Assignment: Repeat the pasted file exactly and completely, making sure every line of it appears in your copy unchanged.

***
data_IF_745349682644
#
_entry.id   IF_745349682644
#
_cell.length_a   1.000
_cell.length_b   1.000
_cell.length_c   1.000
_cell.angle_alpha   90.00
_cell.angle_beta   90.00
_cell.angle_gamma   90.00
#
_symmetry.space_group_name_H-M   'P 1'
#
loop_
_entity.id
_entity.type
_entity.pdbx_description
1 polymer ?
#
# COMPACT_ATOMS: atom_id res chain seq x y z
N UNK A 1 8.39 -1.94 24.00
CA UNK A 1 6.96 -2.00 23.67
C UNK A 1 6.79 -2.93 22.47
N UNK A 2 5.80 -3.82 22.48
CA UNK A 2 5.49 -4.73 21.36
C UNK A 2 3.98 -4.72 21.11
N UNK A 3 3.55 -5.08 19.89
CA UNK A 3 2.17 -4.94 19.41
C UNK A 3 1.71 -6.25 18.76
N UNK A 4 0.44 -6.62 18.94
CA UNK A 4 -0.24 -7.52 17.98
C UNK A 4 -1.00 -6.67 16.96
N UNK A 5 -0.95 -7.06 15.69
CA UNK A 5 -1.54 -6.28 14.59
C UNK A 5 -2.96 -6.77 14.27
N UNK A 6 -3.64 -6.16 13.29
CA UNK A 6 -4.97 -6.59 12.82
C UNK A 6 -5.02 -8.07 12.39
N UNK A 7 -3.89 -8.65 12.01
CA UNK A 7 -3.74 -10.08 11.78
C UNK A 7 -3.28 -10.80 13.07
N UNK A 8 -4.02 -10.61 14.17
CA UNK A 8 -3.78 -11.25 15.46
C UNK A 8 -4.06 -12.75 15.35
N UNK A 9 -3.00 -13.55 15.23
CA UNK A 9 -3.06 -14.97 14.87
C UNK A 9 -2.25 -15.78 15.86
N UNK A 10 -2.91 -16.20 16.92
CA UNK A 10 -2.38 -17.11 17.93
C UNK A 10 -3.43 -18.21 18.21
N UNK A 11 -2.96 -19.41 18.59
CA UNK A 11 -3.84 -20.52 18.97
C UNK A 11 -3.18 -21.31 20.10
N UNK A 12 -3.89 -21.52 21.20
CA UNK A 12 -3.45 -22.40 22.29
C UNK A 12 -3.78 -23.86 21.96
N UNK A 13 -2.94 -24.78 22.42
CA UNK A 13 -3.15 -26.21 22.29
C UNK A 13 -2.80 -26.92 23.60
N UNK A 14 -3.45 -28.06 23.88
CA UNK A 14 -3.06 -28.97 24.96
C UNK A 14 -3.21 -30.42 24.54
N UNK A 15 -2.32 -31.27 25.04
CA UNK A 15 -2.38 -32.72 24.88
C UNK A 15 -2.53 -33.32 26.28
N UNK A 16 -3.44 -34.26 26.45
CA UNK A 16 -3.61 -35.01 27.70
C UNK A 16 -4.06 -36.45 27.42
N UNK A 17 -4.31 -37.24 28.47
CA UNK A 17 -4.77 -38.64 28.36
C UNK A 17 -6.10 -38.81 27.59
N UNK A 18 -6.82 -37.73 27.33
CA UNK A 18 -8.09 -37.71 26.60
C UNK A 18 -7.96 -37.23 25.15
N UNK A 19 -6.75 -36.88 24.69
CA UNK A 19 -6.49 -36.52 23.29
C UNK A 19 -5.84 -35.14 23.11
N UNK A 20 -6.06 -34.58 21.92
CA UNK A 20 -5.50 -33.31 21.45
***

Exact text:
data_IF_745349682644
#
_entry.id   IF_745349682644
#
_cell.length_a   1.000
_cell.length_b   1.000
_cell.length_c   1.000
_cell.angle_alpha   90.00
_cell.angle_beta   90.00
_cell.angle_gamma   90.00
#
_symmetry.space_group_name_H-M   'P 1'
#
loop_
_entity.id
_entity.type
_entity.pdbx_description
1 polymer ?
#
# COMPACT_ATOMS: atom_id res chain seq x y z
N UNK A 1 8.39 -1.94 24.00
CA UNK A 1 6.96 -2.00 23.67
C UNK A 1 6.79 -2.93 22.47
N UNK A 2 5.80 -3.82 22.48
CA UNK A 2 5.49 -4.73 21.36
C UNK A 2 3.98 -4.72 21.11
N UNK A 3 3.55 -5.08 19.89
CA UNK A 3 2.17 -4.94 19.41
C UNK A 3 1.71 -6.25 18.76
N UNK A 4 0.44 -6.62 18.94
CA UNK A 4 -0.24 -7.52 17.98
C UNK A 4 -1.00 -6.67 16.96
N UNK A 5 -0.95 -7.06 15.69
CA UNK A 5 -1.54 -6.28 14.59
C UNK A 5 -2.96 -6.77 14.27
N UNK A 6 -3.64 -6.16 13.29
CA UNK A 6 -4.97 -6.59 12.82
C UNK A 6 -5.02 -8.07 12.39
N UNK A 7 -3.89 -8.65 12.01
CA UNK A 7 -3.74 -10.08 11.78
C UNK A 7 -3.28 -10.80 13.07
N UNK A 8 -4.02 -10.61 14.17
CA UNK A 8 -3.78 -11.25 15.46
C UNK A 8 -4.06 -12.75 15.35
N UNK A 9 -3.00 -13.55 15.23
CA UNK A 9 -3.06 -14.97 14.87
C UNK A 9 -2.25 -15.78 15.86
N UNK A 10 -2.91 -16.20 16.92
CA UNK A 10 -2.38 -17.11 17.93
C UNK A 10 -3.43 -18.21 18.21
N UNK A 11 -2.96 -19.41 18.59
CA UNK A 11 -3.84 -20.52 18.97
C UNK A 11 -3.18 -21.31 20.10
N UNK A 12 -3.89 -21.52 21.20
CA UNK A 12 -3.45 -22.40 22.29
C UNK A 12 -3.78 -23.86 21.96
N UNK A 13 -2.94 -24.78 22.42
CA UNK A 13 -3.15 -26.21 22.29
C UNK A 13 -2.80 -26.92 23.60
N UNK A 14 -3.45 -28.06 23.88
CA UNK A 14 -3.06 -28.97 24.96
C UNK A 14 -3.21 -30.42 24.54
N UNK A 15 -2.32 -31.27 25.04
CA UNK A 15 -2.38 -32.72 24.88
C UNK A 15 -2.53 -33.32 26.28
N UNK A 16 -3.44 -34.26 26.45
CA UNK A 16 -3.61 -35.01 27.70
C UNK A 16 -4.06 -36.45 27.42
N UNK A 17 -4.31 -37.24 28.47
CA UNK A 17 -4.77 -38.64 28.36
C UNK A 17 -6.10 -38.81 27.59
N UNK A 18 -6.82 -37.73 27.33
CA UNK A 18 -8.09 -37.71 26.60
C UNK A 18 -7.96 -37.23 25.15
N UNK A 19 -6.75 -36.88 24.69
CA UNK A 19 -6.49 -36.52 23.29
C UNK A 19 -5.84 -35.14 23.11
N UNK A 20 -6.06 -34.58 21.92
CA UNK A 20 -5.50 -33.31 21.45